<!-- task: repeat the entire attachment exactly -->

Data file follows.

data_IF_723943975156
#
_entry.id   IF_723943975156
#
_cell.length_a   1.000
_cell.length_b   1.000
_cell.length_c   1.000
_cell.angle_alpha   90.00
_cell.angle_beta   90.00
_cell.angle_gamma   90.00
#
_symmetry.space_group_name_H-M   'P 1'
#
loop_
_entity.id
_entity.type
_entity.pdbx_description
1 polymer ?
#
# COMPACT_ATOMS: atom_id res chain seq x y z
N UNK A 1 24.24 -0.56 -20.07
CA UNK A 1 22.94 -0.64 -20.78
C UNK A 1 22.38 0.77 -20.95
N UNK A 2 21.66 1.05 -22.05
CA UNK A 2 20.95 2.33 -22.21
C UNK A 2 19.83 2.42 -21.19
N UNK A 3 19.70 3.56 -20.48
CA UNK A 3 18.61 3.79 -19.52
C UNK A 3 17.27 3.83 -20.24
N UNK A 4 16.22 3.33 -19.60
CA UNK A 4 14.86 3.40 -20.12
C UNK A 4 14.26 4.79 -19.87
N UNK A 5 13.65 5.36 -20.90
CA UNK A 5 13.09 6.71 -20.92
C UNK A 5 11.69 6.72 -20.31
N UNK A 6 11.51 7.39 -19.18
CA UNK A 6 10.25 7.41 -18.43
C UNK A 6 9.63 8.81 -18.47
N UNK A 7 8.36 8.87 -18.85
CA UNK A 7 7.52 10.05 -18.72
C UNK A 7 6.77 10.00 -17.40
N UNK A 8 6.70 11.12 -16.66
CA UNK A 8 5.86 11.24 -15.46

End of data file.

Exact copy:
data_IF_723943975156
#
_entry.id   IF_723943975156
#
_cell.length_a   1.000
_cell.length_b   1.000
_cell.length_c   1.000
_cell.angle_alpha   90.00
_cell.angle_beta   90.00
_cell.angle_gamma   90.00
#
_symmetry.space_group_name_H-M   'P 1'
#
loop_
_entity.id
_entity.type
_entity.pdbx_description
1 polymer ?
#
# COMPACT_ATOMS: atom_id res chain seq x y z
N UNK A 1 24.24 -0.56 -20.07
CA UNK A 1 22.94 -0.64 -20.78
C UNK A 1 22.38 0.77 -20.95
N UNK A 2 21.66 1.05 -22.05
CA UNK A 2 20.95 2.33 -22.21
C UNK A 2 19.83 2.42 -21.19
N UNK A 3 19.70 3.56 -20.48
CA UNK A 3 18.61 3.79 -19.52
C UNK A 3 17.27 3.83 -20.24
N UNK A 4 16.22 3.33 -19.60
CA UNK A 4 14.86 3.40 -20.12
C UNK A 4 14.26 4.79 -19.87
N UNK A 5 13.65 5.36 -20.90
CA UNK A 5 13.09 6.71 -20.92
C UNK A 5 11.69 6.72 -20.31
N UNK A 6 11.51 7.39 -19.18
CA UNK A 6 10.25 7.41 -18.43
C UNK A 6 9.63 8.81 -18.47
N UNK A 7 8.36 8.87 -18.85
CA UNK A 7 7.52 10.05 -18.72
C UNK A 7 6.77 10.00 -17.40
N UNK A 8 6.70 11.12 -16.66
CA UNK A 8 5.86 11.24 -15.46